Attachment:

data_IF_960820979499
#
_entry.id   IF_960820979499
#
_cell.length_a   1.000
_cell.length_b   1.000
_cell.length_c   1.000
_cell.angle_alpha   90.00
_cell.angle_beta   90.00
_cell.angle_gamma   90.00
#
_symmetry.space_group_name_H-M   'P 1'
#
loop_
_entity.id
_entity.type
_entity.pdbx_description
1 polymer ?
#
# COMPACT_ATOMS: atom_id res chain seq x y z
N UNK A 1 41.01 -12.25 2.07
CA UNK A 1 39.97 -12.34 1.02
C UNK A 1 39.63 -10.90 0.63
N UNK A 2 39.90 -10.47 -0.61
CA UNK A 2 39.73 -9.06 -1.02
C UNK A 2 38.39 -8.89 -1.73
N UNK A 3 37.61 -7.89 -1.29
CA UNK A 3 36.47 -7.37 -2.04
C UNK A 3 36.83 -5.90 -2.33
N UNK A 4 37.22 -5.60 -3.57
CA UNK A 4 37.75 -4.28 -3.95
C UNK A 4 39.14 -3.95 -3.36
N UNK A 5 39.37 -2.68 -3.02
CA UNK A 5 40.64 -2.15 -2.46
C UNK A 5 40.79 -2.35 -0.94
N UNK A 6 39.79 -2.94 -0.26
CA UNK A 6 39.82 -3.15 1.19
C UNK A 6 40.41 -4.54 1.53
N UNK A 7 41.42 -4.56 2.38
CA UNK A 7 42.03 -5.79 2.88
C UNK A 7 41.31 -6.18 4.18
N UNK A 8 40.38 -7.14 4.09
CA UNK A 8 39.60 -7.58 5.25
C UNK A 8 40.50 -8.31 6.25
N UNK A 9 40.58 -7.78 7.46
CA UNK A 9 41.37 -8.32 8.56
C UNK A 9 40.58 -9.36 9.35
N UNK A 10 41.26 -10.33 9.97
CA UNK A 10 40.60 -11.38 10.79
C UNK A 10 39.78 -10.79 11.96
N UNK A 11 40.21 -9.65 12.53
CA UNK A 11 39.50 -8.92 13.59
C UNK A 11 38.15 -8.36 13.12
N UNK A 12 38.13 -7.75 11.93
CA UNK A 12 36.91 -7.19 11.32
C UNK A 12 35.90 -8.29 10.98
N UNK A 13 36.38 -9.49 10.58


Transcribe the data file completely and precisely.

data_IF_960820979499
#
_entry.id   IF_960820979499
#
_cell.length_a   1.000
_cell.length_b   1.000
_cell.length_c   1.000
_cell.angle_alpha   90.00
_cell.angle_beta   90.00
_cell.angle_gamma   90.00
#
_symmetry.space_group_name_H-M   'P 1'
#
loop_
_entity.id
_entity.type
_entity.pdbx_description
1 polymer ?
#
# COMPACT_ATOMS: atom_id res chain seq x y z
N UNK A 1 41.01 -12.25 2.07
CA UNK A 1 39.97 -12.34 1.02
C UNK A 1 39.63 -10.90 0.63
N UNK A 2 39.90 -10.47 -0.61
CA UNK A 2 39.73 -9.06 -1.02
C UNK A 2 38.39 -8.89 -1.73
N UNK A 3 37.61 -7.89 -1.29
CA UNK A 3 36.47 -7.37 -2.04
C UNK A 3 36.83 -5.90 -2.33
N UNK A 4 37.22 -5.60 -3.57
CA UNK A 4 37.75 -4.28 -3.95
C UNK A 4 39.14 -3.95 -3.36
N UNK A 5 39.37 -2.68 -3.02
CA UNK A 5 40.64 -2.15 -2.46
C UNK A 5 40.79 -2.35 -0.94
N UNK A 6 39.79 -2.94 -0.26
CA UNK A 6 39.82 -3.15 1.19
C UNK A 6 40.41 -4.54 1.53
N UNK A 7 41.42 -4.56 2.38
CA UNK A 7 42.03 -5.79 2.88
C UNK A 7 41.31 -6.18 4.18
N UNK A 8 40.38 -7.14 4.09
CA UNK A 8 39.60 -7.58 5.25
C UNK A 8 40.50 -8.31 6.25
N UNK A 9 40.58 -7.78 7.46
CA UNK A 9 41.37 -8.32 8.56
C UNK A 9 40.58 -9.36 9.35
N UNK A 10 41.26 -10.33 9.97
CA UNK A 10 40.60 -11.38 10.79
C UNK A 10 39.78 -10.79 11.96
N UNK A 11 40.21 -9.65 12.53
CA UNK A 11 39.50 -8.92 13.59
C UNK A 11 38.15 -8.36 13.12
N UNK A 12 38.13 -7.75 11.93
CA UNK A 12 36.91 -7.19 11.32
C UNK A 12 35.90 -8.29 10.98
N UNK A 13 36.38 -9.49 10.58